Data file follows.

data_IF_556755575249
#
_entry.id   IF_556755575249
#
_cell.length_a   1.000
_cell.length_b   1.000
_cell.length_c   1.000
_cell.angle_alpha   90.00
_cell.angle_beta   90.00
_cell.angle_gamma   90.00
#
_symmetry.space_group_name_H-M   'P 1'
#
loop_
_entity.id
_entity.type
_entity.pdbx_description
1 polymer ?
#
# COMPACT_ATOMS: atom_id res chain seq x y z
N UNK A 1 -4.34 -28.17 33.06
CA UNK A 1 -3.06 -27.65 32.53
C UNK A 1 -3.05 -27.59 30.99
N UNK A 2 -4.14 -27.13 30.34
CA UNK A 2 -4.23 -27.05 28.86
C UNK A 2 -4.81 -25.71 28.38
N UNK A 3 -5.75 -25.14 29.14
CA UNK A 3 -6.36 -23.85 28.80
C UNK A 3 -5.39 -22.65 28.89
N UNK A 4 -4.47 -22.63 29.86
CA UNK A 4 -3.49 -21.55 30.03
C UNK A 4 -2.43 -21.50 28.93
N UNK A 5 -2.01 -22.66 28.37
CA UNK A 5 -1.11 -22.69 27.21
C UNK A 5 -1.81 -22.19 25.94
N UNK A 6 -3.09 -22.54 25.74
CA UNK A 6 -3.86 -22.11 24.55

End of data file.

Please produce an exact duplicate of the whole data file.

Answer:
data_IF_556755575249
#
_entry.id   IF_556755575249
#
_cell.length_a   1.000
_cell.length_b   1.000
_cell.length_c   1.000
_cell.angle_alpha   90.00
_cell.angle_beta   90.00
_cell.angle_gamma   90.00
#
_symmetry.space_group_name_H-M   'P 1'
#
loop_
_entity.id
_entity.type
_entity.pdbx_description
1 polymer ?
#
# COMPACT_ATOMS: atom_id res chain seq x y z
N UNK A 1 -4.34 -28.17 33.06
CA UNK A 1 -3.06 -27.65 32.53
C UNK A 1 -3.05 -27.59 30.99
N UNK A 2 -4.14 -27.13 30.34
CA UNK A 2 -4.23 -27.05 28.86
C UNK A 2 -4.81 -25.71 28.38
N UNK A 3 -5.75 -25.14 29.14
CA UNK A 3 -6.36 -23.85 28.80
C UNK A 3 -5.39 -22.65 28.89
N UNK A 4 -4.47 -22.63 29.86
CA UNK A 4 -3.49 -21.55 30.03
C UNK A 4 -2.43 -21.50 28.93
N UNK A 5 -2.01 -22.66 28.37
CA UNK A 5 -1.11 -22.69 27.21
C UNK A 5 -1.81 -22.19 25.94
N UNK A 6 -3.09 -22.54 25.74
CA UNK A 6 -3.86 -22.11 24.55